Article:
Early career

The lively and emotional performance of Isfar was impossible to ignore; he played with great technique and revealed his deep understanding of the music. (Jazz Dunyasi magazine) This was Isfar Sarabski, aged 16, making his native audience sit up and take note at a jazz youth festival. Just 3 years later he was on a much bigger stage; judges and public in Switzerland falling under the spell - and Azerbaijan celebrated its first winner in the Montreux Festival piano competition. Feted and in great demand, Isfar’s first thought was not of fame, but of improvement. With a solid grounding in classical music since the age of 7, he went for the top; that meant Berklee College of Music. Another severe test for the boy from Baku, but again he impressed, being offered a scholarship.
“Jazzerbaijan”, the giddy publicity tag attached to last night’s double bill of Azerbaijani jazz at Ronnie Scott’s, was sounding soberly appropriate by the end of a dazzling display of generic shape-shifting by the young Isfar Sarabski Trio.

Acoustic

Classically trained grandson of a renowned opera singer, Azerbaijani Isfar struck his first international chord in jazz, winning the 2009 Montreux Festival piano competition – aged 19. Stunning audiences across Europe, the USA and UNESCO with music that is all of sensitive and stunning, classical and jazz, standards and self-penned, he is always on the move. And always on a solid base – from Mustafazadeh (look him up) back to Tchaikovsky – his playing always flows artistry and excitement. There’s never a dull moment or thought and an Isfar Sarabski live concert is exactly that. He lives his music, and so will you.

Electro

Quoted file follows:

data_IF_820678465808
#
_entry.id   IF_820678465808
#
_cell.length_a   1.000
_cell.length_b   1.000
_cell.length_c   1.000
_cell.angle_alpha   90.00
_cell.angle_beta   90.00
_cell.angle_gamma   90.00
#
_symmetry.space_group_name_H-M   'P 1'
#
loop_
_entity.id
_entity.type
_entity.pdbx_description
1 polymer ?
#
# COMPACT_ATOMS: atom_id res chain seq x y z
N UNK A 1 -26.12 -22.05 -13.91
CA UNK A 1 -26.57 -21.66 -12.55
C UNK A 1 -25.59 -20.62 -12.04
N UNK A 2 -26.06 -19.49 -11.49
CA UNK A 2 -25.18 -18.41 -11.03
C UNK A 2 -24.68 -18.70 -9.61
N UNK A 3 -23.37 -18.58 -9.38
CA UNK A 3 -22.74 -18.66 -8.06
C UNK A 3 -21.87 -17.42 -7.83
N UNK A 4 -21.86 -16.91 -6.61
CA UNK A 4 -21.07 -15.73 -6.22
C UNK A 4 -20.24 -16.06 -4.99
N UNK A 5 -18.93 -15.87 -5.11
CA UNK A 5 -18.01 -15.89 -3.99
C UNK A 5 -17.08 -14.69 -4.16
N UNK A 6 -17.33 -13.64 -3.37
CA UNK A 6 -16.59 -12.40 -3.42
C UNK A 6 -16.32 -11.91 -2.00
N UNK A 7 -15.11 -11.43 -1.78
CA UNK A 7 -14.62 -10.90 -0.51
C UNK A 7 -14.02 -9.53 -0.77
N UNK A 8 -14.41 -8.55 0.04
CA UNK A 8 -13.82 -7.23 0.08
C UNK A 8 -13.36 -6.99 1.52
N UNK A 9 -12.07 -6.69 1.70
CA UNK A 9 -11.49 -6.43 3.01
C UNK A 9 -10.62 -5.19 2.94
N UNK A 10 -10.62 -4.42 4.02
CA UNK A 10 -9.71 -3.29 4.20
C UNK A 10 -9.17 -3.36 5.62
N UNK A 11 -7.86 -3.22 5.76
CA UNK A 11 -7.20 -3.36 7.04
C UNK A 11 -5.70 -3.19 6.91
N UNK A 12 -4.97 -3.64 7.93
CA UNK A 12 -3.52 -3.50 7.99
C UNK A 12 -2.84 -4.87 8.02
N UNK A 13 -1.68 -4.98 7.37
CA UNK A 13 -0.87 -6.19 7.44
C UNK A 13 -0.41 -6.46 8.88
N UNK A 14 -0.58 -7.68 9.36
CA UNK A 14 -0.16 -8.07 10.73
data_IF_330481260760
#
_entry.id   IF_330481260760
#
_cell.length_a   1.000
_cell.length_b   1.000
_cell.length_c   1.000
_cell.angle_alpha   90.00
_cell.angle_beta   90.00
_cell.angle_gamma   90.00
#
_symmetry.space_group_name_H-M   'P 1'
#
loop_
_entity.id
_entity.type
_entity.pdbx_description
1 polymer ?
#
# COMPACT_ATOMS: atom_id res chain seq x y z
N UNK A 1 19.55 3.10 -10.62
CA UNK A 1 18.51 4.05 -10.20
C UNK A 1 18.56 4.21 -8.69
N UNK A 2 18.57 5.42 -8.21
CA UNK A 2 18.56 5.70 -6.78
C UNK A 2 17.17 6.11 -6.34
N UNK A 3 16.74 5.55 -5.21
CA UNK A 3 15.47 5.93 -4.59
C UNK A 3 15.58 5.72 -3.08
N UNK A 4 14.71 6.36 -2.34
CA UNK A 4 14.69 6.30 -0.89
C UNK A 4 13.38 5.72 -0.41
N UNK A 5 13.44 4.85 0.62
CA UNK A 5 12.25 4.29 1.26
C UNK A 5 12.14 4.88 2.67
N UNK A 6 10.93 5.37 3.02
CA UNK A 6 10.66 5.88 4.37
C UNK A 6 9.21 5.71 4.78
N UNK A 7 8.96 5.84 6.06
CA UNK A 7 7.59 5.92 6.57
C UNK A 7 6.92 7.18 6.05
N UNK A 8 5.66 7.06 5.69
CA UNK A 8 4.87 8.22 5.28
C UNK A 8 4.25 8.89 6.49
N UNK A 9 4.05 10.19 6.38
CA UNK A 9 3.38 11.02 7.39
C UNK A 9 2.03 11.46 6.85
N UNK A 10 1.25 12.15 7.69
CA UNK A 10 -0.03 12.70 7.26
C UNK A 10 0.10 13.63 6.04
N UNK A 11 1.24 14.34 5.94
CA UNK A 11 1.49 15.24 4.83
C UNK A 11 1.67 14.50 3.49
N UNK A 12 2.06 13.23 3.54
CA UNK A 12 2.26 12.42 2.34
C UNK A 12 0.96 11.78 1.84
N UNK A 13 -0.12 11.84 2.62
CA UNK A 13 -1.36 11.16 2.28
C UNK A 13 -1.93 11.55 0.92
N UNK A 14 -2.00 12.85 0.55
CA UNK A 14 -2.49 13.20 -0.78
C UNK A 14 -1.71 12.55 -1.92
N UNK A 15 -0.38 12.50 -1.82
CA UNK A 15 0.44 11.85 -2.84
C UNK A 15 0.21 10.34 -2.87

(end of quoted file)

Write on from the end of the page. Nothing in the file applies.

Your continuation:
The other side of Isfar? A more recent direction and switch of soundboards to reflect more personal moods and private thoughts. Life is a mystery and this is music for night-time wondering and yearning - Le Vent Nous Portera floats in soft search, White Sign points and poses this way and that, its restless beat urging you on into atmospheric electronic landscapes. Whether drifting with like-minded club-based souls, or dreaming alone in darkened bedroom space, this music will take you to an imaginary somewhere. Early works, but you know there is more to come.

As for experience, he’s certainly been around: New York’s Apollo Theater, the Duc des Lombards in Paris, back to Montreux in the Miles Davis Hall and return appearances at the venerable Ronnie Scott’s in London, as appreciated by London Jazz News: Isfar Sarabski, still in his mid-20s, captured the audience with dramatic dynamics and sheer technical brilliance. His repertoire is equally expansive: we mentioned the classics, and his Swan Lake is something else. Bach and Chopin can appear, as can Piazzola tangos, jazz standards and pop. His home grown roots include pioneer jazzman Vagif Mustafazadeh, who wove the complexities of traditional mugham music into western-style jazz. Vagif’s legacy is there in Isfar’s own compositions like Novruz, celebrating the main spring holiday at home. There are many other inspirations: Déjà Vu the result of an art photography project. He has played in concert halls, clubs and cellar dives; going solo or with trios and orchestras. And his more recent adventures in electro promise many more wonders to come. Listen to this space.
You can tell when someone is really good as the staff here all come out to catch the end of the show. You turn around and there are 10 of them stood there watching
Ronnie Scott’s managing director Simon Cooke